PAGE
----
Use Alfred already? Let me know in the comments what are your favorite features and workflows.

11 Comment

  1. Excellent write-up, Brent.

    1. Thanks, duder. For it all. :)

  2. Thx, I’ve been using Alfred a while now, but haven’t gotten into any of the workflows. This is a great intro to what I’ve been missing.

    1. Thanks, Ryan. Did you see you can write your own scripts in Python, Ruby, PHP, bash, etc? Makes me ask, “Hmmmmm… What shall I build first?”

  3. Here are a few more workflows: https://github.com/zenorocha/alfred-workflows

    I especially like the one for Dash (http://kapeli.com/dash), colors, and caniuse.

  4. I’m trying to figure out how to paste in my personal login info for bit.ly – I have not been able to figure that out (I’m not a dev, but I love Alfred)! ;-)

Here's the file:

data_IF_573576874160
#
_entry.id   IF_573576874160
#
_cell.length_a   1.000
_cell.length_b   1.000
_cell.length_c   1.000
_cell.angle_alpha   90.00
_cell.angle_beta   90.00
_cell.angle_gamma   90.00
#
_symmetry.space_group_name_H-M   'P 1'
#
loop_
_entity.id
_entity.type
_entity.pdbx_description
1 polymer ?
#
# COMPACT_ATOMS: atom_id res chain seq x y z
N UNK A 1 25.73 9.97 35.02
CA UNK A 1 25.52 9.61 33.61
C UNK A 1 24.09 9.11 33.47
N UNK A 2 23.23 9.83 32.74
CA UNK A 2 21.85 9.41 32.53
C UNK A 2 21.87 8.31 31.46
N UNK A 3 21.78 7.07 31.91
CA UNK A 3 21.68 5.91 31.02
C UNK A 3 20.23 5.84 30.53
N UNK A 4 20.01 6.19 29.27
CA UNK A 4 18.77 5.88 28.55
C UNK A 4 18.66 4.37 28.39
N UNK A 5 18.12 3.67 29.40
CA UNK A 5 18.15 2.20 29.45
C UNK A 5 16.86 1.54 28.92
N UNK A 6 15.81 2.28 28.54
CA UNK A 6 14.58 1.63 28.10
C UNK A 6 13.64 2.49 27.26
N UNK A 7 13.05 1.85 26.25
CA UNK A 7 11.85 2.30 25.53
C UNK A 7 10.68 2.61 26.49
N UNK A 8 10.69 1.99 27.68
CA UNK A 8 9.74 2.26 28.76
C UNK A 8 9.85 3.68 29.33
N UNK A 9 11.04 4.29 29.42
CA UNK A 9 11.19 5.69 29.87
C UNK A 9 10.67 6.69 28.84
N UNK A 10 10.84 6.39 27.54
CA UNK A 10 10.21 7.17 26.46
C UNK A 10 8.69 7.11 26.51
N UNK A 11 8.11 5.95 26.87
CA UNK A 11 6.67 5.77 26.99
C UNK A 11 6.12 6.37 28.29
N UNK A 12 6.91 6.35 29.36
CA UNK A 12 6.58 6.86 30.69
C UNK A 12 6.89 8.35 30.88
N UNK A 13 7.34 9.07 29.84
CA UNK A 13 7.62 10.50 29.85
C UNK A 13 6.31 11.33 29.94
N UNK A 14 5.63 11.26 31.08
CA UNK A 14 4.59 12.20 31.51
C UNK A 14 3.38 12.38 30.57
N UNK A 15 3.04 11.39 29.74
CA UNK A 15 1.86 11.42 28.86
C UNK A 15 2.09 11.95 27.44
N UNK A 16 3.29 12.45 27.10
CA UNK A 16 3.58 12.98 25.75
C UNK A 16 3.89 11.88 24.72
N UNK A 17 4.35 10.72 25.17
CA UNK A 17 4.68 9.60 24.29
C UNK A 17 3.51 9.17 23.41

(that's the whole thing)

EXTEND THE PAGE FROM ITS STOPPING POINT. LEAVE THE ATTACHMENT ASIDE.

Thanks!

    1. Kyle – I’m stoked you love Alfred. So do I. :)

      I’ve added some information to the URL Shortener section above to make it more clear how to integrate your own shortening service credentials into the workflow. Please let me know if you’re still having trouble.

      Cheers.

      1. Here’s my first attempt at a Bit.ly link using my new improved alfred workflow: http://bit.ly/1gFNCfY. I wonder if it helps your SEO to link to your blog from your blog comments?! ;-)

        Thanks a million!

        1. Yay! I don’t care about SEO on my blog, but it’s an interesting question.

          You’re very welcome. Glad my edit helped you out. :)

  5. Check out my updated unit converter “Units”.

    http://time.designandsuch.com/units/
    it can convert various units, length, temperature, currencies etc.

    1. Very nice. Thanks for the comment and suggestion.